I’ve been on the road lately, so I’ve missed a lot of good articles. Time to get caught up on the feed reader:
College Tours are Broken: An article asking you how many 100k products you buy from 20-year olds. It’s an interesting piece that makes you really think about the college tour and how we could improve the process. That said, only the most elite schools are 100k. Most are far less than that, especially when you get down to the discount rate. So I’m not sure we need to do more to turn college into a sales and marketing experience, rather than an investment. Still it’s a thought provoking article. (HT @bradjward)
Telling Your Story and How So Many Miss It
Gary V talks about PR and “staying on message.”
Can you change everything?: Seth Godin gives you some ideas on how to get out of the business rut you’re in.
How To Win a CASE Gold: An instructive piece from Mark Sheehy @ mstonerblog. Judging CASE this year was a rewarding experience and I can tell you that a lot of what he says is oh-so-true.
Can Billions of Parents Be Wrong?: Perhaps parents’ intense efforts at influencing their children has some informational value about the parental profitability of such behavior.
I was reading Mark C. Taylor’s op-ed in the New York Times entitled “End The University As We Know It” and one of the comments struck me as interesting:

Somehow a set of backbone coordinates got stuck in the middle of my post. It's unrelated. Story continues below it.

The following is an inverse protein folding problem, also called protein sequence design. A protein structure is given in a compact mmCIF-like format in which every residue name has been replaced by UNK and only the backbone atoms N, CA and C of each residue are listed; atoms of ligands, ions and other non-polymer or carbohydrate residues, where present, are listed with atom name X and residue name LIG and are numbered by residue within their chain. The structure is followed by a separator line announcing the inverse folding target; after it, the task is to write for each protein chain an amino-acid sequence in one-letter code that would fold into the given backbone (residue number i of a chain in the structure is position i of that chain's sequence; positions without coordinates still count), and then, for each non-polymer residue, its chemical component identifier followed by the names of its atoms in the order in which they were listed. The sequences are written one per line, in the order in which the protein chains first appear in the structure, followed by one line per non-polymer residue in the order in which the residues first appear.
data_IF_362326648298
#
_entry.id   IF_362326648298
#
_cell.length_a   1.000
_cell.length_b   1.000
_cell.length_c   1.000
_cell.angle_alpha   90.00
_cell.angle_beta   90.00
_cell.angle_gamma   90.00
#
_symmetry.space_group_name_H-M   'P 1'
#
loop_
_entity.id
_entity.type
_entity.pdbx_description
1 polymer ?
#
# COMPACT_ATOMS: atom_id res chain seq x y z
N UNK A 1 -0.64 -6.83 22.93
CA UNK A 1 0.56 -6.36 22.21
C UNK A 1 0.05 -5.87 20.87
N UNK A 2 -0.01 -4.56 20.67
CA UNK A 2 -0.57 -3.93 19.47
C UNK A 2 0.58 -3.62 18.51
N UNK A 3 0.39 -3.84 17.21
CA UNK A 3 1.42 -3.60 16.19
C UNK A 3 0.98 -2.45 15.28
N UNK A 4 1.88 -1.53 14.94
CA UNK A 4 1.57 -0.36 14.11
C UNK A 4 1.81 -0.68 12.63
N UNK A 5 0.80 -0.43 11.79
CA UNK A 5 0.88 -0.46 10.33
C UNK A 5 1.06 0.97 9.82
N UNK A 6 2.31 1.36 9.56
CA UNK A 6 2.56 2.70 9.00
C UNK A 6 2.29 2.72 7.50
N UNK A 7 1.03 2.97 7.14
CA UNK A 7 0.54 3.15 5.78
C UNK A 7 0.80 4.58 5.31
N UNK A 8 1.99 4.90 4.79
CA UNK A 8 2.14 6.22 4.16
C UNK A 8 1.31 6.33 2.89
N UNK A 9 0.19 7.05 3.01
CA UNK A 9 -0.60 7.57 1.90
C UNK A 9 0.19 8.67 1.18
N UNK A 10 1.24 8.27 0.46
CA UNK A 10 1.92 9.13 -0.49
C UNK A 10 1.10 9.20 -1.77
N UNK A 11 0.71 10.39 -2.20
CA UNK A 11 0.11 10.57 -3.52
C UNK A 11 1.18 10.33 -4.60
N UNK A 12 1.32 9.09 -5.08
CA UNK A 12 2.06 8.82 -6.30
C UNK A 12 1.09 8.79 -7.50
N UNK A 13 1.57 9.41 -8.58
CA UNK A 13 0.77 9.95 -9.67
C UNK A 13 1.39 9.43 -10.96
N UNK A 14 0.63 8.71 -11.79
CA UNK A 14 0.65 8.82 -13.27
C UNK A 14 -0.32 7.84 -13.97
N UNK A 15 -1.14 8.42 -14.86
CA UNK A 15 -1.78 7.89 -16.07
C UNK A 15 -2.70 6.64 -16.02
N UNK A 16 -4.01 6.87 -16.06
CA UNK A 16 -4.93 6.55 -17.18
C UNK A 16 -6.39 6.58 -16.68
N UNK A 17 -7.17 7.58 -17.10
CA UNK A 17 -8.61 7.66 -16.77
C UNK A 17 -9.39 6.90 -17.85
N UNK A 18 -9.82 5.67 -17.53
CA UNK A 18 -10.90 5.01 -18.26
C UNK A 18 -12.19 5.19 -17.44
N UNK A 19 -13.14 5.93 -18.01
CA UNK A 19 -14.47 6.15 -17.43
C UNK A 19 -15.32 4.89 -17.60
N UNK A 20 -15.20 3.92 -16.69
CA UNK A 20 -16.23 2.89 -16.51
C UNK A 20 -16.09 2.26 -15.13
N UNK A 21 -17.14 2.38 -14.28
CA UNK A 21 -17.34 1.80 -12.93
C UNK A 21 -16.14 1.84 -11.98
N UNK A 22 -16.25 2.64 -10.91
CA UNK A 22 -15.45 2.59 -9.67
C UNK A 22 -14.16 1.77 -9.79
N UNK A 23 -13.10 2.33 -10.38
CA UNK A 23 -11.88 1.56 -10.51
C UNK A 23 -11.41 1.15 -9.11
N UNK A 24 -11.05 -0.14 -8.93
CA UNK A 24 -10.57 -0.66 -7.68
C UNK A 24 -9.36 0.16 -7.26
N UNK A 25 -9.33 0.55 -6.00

Prof. Taylor is correct. Self-governance is at the root of the problem. Universities are not responsive to market forces or to their customers and it results not only in the problems that Prof. Taylor address but an ever larger one, poor quality of teaching. The idea that students can spend 40k or more per year to be herded into an auditorium for a lecture from some sage only to be actually taught by graduate students is a scandal that no K-12 institution could ever get away with.
Now ignoring for a second that K-12 education is very different than higher education, my question is, “Are we experiencing the next great shift in the way higher education operates as we head into the future?” Or will universities remain unscathed? I know things have changed a great deal, but much of what happens today, is very similar to what happened 40 or more years ago. The only difference is that it’s a lot more expensive now and college campuses in some places resemble mini-estates that reflect the tastes of an entirely different generation.
The article itself talked about ending tenure and other practices to bring higher ed back to earth, but I’m not really thinking about those matters. I’m more interested in students and the effect that things like student loans, career shifts and other issues will have on people and whether it’ll mean that fewer people will be as convinced their kids need college in the future than those of the past.
After all, the myth of college as the way to a “great job” is over. Now, it’s more of a necessity, like high school once was. Will future employers truly care less about degrees and more about competence? Will the Wikipedia of education replace the need for expensive degrees with peer reviewed courses of study that evaluate student competence for certain jobs? Will the price come down or will sticker shock be with us forever in one form or another? Should we ask the music industry?
I think the future is upon us and the winners will be those who engage it and make it their own. How that’ll happen, should be interesting to watch.